Diablo 2 Retrospective
One of Diablo 2′s peculiarities is the absence of a traditional Save & Load feature. Your options are Save & Exit, and that’s the extent of it. If you’ve made a catastrophic mistake — like accidentally spending a skill point someplace you hadn’t intended — the only way to roll back would be to bring up the task manager and kill the process.
Of course, this only works in singleplayer, and while I can understand that no traditional Save & Load feature was included in order to standardize singleplayer and multiplayer, the occasional situation does arise in which a “Load game” option is missed.
As for multiplayer, I’ll admit that I’m unfamiliar with the current state of the Diablo 2 online battle.net community, but I recall a time when it was flooded with bots, spammers, maphackers, and all manner of cheaters. Not to mention the high-level griefers who derived joy from joining a lower-level player’s game, then hunting him down and killing him. Some say that this is part of the Diablo experience — that one must simply accept the fact that by playing online, you make yourself a target for bullies and scammers.
Gold coins, due to their overabundance, are useless as a currency in inter-player trades. The item market is entirely community-controlled, with no form of in-game auction house feature. Letting the community support its own sustainable economy allows for great freedom, but results in newcomers who don’t know the value of items being exploited by con artists.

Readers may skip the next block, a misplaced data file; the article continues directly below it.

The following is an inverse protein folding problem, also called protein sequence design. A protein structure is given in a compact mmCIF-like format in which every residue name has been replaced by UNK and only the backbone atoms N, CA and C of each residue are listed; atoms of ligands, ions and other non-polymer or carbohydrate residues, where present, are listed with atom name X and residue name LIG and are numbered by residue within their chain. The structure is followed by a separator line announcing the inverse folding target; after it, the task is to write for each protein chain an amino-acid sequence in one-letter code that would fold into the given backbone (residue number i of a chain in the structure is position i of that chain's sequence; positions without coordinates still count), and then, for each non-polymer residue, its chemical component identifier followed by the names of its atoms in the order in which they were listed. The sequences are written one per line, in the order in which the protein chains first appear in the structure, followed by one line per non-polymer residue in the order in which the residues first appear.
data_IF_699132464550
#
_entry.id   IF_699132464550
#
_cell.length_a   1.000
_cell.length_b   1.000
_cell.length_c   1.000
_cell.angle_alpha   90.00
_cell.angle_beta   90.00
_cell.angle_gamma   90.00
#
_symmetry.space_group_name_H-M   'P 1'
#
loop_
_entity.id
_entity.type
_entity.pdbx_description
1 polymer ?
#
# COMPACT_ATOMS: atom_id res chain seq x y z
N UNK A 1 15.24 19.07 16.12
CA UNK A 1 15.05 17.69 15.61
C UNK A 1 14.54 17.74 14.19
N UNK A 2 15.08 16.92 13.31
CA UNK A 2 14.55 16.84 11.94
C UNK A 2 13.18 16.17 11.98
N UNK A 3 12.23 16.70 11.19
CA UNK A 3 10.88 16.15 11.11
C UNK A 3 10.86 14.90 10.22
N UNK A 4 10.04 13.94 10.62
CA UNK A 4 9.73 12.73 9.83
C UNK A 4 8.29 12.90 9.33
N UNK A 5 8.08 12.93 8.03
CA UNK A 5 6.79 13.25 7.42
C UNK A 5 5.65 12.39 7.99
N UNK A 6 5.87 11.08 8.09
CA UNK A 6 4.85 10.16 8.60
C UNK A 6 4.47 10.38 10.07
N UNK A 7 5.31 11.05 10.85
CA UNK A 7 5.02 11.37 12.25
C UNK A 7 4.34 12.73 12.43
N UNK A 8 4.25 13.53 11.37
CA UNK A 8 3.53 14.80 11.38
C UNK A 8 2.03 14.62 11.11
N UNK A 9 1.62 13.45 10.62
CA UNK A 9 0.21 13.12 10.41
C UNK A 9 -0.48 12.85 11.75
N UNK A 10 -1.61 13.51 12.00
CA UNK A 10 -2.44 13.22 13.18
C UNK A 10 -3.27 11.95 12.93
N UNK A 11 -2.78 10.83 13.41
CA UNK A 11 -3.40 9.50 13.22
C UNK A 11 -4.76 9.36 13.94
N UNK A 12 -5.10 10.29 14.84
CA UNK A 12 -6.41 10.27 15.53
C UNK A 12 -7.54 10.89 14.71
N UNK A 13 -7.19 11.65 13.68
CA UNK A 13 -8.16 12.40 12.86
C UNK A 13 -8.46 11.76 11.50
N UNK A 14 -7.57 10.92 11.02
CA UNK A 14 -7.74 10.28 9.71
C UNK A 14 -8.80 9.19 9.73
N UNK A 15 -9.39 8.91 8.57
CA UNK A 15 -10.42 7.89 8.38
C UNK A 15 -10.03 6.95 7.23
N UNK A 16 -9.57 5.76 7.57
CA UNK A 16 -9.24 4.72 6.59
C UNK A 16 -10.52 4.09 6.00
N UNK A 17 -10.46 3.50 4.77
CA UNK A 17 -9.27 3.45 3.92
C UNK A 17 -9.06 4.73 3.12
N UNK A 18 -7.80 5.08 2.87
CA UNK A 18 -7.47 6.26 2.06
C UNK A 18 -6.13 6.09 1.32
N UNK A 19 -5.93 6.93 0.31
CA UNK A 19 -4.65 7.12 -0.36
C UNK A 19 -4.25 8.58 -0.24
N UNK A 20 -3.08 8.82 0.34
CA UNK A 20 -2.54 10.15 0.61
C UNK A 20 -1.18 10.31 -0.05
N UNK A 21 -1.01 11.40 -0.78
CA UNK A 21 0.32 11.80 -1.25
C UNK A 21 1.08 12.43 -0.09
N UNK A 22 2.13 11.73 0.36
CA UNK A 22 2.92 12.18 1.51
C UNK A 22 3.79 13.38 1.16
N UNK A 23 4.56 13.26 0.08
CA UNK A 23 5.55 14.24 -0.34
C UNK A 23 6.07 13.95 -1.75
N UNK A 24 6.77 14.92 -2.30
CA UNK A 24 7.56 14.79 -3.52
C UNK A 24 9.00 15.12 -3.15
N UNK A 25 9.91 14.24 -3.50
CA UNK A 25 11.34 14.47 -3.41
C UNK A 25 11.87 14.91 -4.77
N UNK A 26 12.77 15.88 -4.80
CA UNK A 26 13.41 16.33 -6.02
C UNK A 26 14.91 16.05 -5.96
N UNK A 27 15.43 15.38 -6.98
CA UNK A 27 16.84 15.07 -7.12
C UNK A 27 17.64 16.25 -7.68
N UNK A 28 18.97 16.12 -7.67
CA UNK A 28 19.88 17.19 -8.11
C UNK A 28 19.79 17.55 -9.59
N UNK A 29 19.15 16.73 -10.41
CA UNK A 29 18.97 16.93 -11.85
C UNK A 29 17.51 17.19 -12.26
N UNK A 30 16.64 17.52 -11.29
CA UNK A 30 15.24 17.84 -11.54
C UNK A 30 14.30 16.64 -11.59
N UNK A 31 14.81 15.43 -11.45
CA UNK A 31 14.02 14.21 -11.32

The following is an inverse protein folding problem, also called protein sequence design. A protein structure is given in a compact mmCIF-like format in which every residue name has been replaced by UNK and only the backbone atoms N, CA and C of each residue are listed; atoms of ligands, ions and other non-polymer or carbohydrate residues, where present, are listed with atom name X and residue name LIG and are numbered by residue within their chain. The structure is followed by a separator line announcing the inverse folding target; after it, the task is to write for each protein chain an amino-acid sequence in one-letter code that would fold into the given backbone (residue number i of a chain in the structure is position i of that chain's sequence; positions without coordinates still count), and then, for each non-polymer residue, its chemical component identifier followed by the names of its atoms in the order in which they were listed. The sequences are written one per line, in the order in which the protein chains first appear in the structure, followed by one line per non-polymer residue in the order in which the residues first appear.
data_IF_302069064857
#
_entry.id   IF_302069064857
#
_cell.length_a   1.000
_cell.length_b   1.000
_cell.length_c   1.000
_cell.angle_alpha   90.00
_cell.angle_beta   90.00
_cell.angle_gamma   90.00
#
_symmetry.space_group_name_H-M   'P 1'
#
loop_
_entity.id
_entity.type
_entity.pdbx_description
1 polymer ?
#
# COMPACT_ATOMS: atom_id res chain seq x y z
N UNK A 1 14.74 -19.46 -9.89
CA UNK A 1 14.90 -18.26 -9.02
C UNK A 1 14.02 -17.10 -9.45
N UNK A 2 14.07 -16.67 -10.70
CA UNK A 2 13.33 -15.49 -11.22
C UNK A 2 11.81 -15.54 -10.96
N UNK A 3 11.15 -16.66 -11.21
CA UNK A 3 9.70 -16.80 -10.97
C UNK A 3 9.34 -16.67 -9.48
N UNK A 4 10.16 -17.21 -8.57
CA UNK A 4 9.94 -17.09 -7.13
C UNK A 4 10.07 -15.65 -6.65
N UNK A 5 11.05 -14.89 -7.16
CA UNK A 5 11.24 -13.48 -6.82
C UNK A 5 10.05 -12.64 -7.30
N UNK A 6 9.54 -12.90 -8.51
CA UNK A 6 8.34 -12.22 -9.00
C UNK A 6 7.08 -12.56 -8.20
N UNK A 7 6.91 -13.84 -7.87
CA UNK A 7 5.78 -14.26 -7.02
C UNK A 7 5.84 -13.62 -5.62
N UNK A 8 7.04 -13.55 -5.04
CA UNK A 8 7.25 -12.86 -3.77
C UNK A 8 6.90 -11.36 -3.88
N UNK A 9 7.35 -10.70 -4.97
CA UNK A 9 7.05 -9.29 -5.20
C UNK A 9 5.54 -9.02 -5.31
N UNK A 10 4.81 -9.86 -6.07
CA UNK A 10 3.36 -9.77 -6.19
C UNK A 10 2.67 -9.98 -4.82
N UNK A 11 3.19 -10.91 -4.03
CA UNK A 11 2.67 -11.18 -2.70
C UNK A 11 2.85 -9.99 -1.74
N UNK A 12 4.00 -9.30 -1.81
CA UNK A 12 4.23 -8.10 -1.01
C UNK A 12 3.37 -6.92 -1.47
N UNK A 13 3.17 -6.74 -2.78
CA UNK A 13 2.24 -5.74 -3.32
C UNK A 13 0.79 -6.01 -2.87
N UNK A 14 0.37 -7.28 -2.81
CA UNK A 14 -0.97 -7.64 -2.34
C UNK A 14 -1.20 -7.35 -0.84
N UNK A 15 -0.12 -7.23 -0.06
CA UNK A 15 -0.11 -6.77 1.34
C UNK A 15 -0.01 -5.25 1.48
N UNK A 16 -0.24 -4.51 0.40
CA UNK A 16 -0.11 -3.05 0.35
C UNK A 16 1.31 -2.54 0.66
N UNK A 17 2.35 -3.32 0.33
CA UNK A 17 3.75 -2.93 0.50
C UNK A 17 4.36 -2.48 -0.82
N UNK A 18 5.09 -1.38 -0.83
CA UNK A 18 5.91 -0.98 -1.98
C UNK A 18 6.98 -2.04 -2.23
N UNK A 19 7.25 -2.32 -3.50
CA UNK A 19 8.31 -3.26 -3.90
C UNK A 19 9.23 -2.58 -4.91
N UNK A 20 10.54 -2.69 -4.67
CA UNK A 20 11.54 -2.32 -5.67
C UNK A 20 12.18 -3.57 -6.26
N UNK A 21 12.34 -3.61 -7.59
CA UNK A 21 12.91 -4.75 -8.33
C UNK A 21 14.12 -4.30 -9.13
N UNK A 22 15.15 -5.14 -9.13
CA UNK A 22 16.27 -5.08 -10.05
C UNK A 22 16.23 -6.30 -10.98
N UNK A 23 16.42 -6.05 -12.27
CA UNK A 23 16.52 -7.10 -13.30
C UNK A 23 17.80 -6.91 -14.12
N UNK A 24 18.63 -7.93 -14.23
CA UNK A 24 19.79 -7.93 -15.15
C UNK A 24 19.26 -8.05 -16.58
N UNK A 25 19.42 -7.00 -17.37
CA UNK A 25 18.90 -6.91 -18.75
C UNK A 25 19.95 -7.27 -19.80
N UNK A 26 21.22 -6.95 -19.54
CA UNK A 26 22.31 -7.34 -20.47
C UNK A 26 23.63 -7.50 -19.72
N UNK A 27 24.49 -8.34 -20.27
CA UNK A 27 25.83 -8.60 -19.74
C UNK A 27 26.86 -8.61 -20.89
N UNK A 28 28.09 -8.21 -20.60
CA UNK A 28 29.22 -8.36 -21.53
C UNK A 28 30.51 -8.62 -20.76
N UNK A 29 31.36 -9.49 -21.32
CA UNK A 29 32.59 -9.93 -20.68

All that said, you haven’t played D2 until you’ve played with others, because every additional player multiplies the fun — quite literally. Monsters have more health, drops are more frequent, and XP is more abundant.
Diablo 2′s end-game consists mostly of high-level duels, as well as eight-player “boss runs” and events that can today be described as “raids” to acquire rare item drops and XP. These runs suffer from the lag induced by a boss monster death; when the piñata pops, a bounty of items drop to the floor and all eight players pounce like a pack of rabid hyenas. Because of the first-come, first-served nature of loot drops, those with the best internet connections and computers get first grab, and those on the lower end of the spectrum are lucky to pick up anything at all.
Ultimately, the recipe for Diablo 2′s tremendous success and longevity is something developers of similar games have been trying to pin down for years, and while I won’t pretend to know the precise ingredients, I’m sure the combination of high replay value coupled with a strong addiction factor was a major contributor. Whether it’s gaining a level, unlocking a new ability, or finding a rare item, there’s always a siren calling out to you, urging you to keep playing for five more minutes. D2 is not without its faults,